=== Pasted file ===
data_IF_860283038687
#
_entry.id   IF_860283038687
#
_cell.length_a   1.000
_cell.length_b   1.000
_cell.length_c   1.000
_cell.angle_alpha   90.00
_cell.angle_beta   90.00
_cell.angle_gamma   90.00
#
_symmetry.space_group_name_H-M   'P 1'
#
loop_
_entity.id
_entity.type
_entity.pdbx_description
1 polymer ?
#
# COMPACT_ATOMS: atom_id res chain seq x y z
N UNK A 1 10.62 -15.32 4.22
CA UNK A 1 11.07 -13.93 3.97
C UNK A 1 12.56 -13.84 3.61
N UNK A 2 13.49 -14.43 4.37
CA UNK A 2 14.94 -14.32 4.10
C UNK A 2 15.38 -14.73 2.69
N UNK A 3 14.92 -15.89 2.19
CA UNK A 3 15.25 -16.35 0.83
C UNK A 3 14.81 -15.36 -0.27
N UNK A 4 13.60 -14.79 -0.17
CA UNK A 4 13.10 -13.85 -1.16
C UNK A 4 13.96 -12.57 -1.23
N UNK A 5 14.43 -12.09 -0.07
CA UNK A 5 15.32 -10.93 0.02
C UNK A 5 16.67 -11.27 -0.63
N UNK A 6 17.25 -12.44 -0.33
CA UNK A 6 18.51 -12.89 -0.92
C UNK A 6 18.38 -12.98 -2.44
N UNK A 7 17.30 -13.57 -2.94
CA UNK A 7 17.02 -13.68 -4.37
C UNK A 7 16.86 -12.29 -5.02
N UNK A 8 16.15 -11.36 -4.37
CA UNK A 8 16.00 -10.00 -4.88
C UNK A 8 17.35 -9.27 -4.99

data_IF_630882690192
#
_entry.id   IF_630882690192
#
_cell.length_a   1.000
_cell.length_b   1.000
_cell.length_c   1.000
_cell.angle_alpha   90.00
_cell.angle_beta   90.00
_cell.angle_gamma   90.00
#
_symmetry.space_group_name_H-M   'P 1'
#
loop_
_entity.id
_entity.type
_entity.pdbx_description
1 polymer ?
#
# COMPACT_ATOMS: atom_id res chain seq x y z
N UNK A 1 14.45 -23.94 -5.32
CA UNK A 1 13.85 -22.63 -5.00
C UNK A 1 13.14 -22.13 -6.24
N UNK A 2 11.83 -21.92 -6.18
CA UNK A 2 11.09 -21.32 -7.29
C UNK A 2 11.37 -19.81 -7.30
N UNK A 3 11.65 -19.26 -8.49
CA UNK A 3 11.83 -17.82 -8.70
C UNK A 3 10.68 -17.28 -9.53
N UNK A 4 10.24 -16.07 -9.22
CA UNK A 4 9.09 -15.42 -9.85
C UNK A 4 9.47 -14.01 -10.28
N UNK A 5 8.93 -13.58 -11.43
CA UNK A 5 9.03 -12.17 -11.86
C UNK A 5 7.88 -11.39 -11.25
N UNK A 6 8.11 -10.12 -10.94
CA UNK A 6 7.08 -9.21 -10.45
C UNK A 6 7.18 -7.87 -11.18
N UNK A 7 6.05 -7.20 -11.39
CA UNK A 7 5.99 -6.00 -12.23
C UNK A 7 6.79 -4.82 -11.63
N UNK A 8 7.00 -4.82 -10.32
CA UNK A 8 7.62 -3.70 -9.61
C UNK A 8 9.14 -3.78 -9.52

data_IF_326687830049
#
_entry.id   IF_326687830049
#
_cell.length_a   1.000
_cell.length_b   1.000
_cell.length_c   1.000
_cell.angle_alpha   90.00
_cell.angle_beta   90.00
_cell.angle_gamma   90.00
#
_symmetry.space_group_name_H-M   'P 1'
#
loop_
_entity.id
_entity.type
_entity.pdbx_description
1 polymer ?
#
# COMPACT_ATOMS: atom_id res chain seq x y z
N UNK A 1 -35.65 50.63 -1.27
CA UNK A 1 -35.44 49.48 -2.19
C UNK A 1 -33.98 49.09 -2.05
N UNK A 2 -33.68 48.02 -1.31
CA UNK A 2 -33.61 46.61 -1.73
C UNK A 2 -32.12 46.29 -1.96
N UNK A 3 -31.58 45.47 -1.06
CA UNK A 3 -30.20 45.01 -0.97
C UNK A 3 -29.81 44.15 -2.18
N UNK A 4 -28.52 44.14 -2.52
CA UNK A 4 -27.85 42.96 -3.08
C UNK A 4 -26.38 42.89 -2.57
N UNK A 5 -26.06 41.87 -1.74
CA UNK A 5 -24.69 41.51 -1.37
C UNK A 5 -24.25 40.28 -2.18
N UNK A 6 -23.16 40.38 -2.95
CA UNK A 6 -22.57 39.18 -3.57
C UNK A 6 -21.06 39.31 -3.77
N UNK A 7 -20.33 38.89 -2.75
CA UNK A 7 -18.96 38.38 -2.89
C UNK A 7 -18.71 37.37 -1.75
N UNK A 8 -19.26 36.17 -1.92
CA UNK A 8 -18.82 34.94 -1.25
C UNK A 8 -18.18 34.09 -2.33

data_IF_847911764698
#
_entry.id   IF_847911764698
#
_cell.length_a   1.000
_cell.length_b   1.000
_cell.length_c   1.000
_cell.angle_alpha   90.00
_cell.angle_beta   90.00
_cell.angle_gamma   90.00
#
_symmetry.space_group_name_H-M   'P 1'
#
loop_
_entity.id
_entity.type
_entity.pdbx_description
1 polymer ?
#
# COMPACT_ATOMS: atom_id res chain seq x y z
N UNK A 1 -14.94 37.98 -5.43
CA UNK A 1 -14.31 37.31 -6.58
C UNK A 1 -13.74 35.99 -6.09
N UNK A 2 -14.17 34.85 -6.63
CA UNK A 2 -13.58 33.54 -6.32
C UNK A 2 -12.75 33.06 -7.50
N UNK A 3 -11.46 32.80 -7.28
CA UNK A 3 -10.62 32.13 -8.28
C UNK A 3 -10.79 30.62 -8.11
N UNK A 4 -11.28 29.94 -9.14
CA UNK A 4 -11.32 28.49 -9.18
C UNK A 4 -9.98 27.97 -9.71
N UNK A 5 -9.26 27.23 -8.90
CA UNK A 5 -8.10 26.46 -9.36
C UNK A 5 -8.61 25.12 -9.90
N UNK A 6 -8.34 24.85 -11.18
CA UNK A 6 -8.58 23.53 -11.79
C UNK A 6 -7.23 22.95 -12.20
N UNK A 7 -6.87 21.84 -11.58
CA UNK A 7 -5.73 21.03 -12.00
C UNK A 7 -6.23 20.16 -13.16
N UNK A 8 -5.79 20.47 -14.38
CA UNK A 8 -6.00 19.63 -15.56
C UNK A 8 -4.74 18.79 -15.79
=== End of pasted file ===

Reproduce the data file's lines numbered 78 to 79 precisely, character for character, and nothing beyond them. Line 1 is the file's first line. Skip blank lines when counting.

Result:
CA UNK A 5 9.03 -12.17 -11.86
C UNK A 5 7.88 -11.39 -11.25